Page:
The goal of write off-loading is to utilize periods of write-dominated load to spin disks down and off-load write requests, reverting to normal operation during periods of read-dominated load. When writes are being off-loaded the aim is to achieve comparable write response times and throughput to using the local volume.
Each volume supporting off-loading has a dedicated manager. The manager is entirely responsible for the volume, which we refer to as its home volume: it decides when to spin the physical disks up or down, and also when and where to off-load writes. Off-loaded blocks are only temporarily off-loaded and the manager is also responsible for reclaiming blocks previously off-loaded. To achieve all these tasks, the manager needs to intercept all read and write requests to its home volume.
When a manager decides to off-load a block, it selects one or more loggers to store it temporarily. Each logger instance requires a small area of persistent storage, which is used exclusively to store off-loaded blocks and metadata until they are reclaimed by a manager or no longer required. The persistent storage could be a disk, NVRAM or solid-state memory such as flash, depending on what is available on each server; the logger's data layout should be optimized for the particular type of storage. Our current implementation uses only disk-based loggers.
The set of loggers that a manager uses is configurable. It is important that the loggers used by a manager offer the same or better failure properties as the home volume. It is also possible to configure the manager so that it will only off-load blocks to loggers residing on the same server as itself, in the same rack, or across the entire data center. We have evaluated write off-loading at both a server and rack granularity. Current off-the-shelf gigabit networking makes the rack granularity feasible, with low network overhead and good performance. Server-granularity off-loading is feasible at any network speed since off-load traffic does not go over the network.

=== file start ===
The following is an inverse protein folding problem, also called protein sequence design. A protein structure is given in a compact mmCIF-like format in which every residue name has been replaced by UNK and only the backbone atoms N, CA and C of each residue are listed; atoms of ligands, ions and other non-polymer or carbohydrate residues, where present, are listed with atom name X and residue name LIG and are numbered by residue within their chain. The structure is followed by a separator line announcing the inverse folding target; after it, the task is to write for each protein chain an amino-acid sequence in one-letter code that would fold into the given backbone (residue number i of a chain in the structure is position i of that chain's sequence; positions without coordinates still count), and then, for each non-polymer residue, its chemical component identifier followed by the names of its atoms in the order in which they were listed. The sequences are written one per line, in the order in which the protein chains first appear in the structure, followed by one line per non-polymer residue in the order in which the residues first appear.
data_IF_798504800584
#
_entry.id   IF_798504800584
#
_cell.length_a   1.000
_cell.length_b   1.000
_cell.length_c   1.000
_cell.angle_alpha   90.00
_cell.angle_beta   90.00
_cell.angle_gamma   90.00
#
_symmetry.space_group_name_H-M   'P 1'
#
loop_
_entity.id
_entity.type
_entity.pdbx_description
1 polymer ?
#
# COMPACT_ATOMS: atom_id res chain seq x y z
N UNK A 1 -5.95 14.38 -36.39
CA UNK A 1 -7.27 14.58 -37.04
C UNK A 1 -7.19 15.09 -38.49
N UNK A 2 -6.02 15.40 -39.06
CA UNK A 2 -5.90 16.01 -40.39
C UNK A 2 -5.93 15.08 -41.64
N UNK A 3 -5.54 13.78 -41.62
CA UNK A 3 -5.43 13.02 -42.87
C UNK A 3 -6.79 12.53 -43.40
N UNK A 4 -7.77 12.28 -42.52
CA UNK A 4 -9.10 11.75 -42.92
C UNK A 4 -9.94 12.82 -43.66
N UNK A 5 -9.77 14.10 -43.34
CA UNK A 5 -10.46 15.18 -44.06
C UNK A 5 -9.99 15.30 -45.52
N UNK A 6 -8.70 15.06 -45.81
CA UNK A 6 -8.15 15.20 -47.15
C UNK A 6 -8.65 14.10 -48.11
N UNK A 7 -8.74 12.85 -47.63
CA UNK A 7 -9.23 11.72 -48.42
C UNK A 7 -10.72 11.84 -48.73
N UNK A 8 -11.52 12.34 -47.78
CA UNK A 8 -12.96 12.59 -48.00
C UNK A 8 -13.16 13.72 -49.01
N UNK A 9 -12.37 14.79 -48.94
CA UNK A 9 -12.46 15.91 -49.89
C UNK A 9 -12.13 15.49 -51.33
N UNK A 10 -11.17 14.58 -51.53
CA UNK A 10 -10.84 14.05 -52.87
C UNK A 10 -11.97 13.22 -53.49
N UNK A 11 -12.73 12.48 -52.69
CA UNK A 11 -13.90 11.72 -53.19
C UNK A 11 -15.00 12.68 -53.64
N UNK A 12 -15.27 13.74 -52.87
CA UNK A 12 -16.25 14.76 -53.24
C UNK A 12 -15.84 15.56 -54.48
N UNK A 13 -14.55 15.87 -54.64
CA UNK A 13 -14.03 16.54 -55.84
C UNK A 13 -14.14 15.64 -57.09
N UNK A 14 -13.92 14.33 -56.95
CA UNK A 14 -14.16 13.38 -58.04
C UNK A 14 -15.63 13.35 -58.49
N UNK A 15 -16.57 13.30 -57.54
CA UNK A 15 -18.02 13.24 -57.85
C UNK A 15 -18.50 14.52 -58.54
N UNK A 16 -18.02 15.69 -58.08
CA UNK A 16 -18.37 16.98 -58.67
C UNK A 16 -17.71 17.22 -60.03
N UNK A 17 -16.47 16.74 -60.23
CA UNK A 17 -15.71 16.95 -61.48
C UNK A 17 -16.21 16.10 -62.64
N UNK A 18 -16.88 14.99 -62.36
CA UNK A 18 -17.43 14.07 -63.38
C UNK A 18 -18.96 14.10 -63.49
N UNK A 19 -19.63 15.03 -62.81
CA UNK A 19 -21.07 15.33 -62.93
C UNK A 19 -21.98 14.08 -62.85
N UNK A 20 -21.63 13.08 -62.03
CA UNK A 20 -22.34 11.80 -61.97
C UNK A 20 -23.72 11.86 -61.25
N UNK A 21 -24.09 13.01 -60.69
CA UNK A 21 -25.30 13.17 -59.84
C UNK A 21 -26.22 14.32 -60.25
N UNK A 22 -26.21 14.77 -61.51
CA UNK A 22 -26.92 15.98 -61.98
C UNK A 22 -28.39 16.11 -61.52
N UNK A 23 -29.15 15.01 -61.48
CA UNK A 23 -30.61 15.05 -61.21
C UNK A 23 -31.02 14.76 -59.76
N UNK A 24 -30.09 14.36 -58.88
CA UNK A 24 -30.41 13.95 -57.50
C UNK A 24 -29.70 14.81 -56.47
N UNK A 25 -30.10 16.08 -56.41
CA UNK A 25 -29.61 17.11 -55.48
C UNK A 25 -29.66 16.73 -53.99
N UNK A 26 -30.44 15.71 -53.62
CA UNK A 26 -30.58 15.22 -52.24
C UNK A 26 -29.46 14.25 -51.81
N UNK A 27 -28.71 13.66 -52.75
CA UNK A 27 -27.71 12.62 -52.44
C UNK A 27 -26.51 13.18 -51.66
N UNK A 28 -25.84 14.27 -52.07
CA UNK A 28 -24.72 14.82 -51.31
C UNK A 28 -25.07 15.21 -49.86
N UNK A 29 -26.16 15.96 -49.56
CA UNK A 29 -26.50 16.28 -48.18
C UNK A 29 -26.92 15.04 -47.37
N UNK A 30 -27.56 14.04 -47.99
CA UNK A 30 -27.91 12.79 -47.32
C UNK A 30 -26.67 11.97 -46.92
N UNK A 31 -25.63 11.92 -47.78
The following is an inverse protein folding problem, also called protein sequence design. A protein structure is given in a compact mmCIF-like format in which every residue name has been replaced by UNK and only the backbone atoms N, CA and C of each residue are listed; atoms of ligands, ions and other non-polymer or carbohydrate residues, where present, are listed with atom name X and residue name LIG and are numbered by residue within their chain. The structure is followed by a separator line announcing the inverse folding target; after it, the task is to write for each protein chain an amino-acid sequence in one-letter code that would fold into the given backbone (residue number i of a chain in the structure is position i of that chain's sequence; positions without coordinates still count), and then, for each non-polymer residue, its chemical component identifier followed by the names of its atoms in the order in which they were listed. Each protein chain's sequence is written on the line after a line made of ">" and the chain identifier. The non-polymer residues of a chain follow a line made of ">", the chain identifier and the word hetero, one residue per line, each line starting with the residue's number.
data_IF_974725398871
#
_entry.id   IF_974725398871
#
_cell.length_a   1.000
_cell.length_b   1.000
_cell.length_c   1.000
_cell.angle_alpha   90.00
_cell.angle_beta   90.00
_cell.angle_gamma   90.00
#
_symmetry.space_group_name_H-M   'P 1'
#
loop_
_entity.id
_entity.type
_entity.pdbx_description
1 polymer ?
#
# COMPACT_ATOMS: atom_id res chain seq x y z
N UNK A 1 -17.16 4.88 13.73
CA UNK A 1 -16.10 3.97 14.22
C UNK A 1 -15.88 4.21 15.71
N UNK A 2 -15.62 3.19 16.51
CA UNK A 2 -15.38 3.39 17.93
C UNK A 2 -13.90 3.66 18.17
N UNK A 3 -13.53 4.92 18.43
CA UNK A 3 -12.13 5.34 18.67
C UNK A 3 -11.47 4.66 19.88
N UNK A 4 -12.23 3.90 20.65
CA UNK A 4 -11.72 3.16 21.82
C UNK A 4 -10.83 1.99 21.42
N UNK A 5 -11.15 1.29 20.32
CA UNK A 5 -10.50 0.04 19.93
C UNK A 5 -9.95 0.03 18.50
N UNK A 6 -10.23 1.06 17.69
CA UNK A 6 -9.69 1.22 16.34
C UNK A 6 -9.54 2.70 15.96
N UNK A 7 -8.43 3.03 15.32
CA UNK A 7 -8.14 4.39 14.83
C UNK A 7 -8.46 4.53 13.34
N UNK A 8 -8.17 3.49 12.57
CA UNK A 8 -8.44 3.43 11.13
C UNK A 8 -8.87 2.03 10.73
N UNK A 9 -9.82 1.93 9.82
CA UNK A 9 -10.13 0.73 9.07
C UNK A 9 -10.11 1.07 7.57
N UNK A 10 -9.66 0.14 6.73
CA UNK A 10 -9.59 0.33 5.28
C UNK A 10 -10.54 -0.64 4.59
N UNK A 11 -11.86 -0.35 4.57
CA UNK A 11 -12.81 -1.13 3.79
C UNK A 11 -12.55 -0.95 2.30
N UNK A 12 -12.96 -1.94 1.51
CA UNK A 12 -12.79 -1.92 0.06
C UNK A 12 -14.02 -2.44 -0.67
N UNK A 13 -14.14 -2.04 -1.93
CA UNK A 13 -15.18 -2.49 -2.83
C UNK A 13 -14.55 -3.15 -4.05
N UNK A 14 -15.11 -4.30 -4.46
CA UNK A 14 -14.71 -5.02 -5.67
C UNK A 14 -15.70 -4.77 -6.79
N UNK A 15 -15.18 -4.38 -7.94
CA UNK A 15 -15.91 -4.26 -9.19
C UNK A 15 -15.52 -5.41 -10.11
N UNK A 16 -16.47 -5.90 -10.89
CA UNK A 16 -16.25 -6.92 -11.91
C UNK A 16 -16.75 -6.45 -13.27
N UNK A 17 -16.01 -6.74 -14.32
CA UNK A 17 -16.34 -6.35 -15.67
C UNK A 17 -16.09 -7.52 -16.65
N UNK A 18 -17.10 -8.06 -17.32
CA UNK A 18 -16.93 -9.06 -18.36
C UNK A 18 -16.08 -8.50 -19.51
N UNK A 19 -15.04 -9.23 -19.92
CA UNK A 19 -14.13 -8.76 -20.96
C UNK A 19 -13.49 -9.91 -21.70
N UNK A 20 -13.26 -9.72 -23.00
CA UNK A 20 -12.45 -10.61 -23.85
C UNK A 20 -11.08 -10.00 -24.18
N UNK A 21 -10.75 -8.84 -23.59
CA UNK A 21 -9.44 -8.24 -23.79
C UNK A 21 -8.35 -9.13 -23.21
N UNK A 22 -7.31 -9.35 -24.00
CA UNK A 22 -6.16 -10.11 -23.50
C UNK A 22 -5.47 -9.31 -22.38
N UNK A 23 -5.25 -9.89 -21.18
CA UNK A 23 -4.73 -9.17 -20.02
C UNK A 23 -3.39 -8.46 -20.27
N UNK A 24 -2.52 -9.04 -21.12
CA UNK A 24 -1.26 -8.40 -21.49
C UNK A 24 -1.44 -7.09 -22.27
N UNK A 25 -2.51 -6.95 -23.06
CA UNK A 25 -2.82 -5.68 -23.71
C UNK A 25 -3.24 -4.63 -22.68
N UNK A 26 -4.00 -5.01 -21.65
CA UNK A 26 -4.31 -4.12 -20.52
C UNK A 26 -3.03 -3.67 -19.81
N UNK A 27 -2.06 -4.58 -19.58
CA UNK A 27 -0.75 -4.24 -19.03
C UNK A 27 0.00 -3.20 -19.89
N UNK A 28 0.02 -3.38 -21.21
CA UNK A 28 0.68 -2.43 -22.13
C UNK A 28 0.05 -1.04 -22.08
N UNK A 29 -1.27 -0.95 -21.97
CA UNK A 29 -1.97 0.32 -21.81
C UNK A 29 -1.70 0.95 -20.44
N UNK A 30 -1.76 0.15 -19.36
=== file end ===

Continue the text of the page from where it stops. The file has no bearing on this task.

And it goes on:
In the rest of this paper, we refer to a volume as being active if its disks are spinning and I/O operations are being performed on it. If the disks are spinning but no I/O operations are being performed, we refer to the volume as being idle: in this state the disk spindles continue to use energy even though they are doing no work. Finally, if the volume's disks are spun down, we refer to the volume as being in the standby state. We assume that all the disks belonging to a volume are always in the same state, since all the power management strategies considered in this paper operate on entire volumes at a time.
When we refer to a manager or logger component being in standby, we mean that the volume used by that component has transitioned to the standby state. When a manager goes into standby, it will force loggers sharing the same physical disks to go into the standby state. The manager will then off-load writes to loggers that are not in the standby state. Note that loggers using solid-state memory or NVRAM would never enter the standby state.
Our current implementation uses a log-based on-disk layout. This means that writes have good locality; both data and metadata are written with a single I/O to the current head of the log. Log compaction and other maintenance tasks are done in the background with low priority. Metadata about the valid blocks stored for each manager, their versions, and their location in the log are cached in main memory for fast access.
Each logger uses a small partition at the end of an existing volume to persist data and metadata. This avoids the need to dedicate additional storage for off-loading. The remainder of the volume functions as before, and could have an associated manager to enable off-loading. In general a volume might host zero or more managers and zero or more loggers, on distinct partitions but on the same set of physical disks. In our evaluation we run with a typical configuration for a data volume: one manager and one logger with the latter using a small partition at the end.